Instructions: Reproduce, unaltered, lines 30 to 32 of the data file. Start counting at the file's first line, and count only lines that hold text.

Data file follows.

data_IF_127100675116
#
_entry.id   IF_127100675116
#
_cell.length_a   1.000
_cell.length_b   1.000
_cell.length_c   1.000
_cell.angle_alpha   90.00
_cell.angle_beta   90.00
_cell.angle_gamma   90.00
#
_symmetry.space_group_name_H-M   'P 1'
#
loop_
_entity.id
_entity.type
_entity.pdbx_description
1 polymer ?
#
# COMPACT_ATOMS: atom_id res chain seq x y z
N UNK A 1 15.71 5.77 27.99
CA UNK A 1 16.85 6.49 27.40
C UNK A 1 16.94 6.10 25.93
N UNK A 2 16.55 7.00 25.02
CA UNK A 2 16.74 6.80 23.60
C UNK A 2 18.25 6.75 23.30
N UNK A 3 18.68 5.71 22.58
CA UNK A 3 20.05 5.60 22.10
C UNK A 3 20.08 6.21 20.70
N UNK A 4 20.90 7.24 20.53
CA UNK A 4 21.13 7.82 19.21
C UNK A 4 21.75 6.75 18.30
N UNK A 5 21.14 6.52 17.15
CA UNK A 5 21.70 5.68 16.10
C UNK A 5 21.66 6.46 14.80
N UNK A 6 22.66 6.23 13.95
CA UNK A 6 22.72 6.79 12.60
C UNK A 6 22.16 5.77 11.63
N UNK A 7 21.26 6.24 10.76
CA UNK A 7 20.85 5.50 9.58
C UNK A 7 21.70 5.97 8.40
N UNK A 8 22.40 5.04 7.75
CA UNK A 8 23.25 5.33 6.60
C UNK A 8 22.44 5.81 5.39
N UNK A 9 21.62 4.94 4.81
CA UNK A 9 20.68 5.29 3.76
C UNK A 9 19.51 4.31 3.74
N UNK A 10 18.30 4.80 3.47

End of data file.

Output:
N UNK A 4 20.90 7.24 20.53
CA UNK A 4 21.13 7.82 19.21
C UNK A 4 21.75 6.75 18.30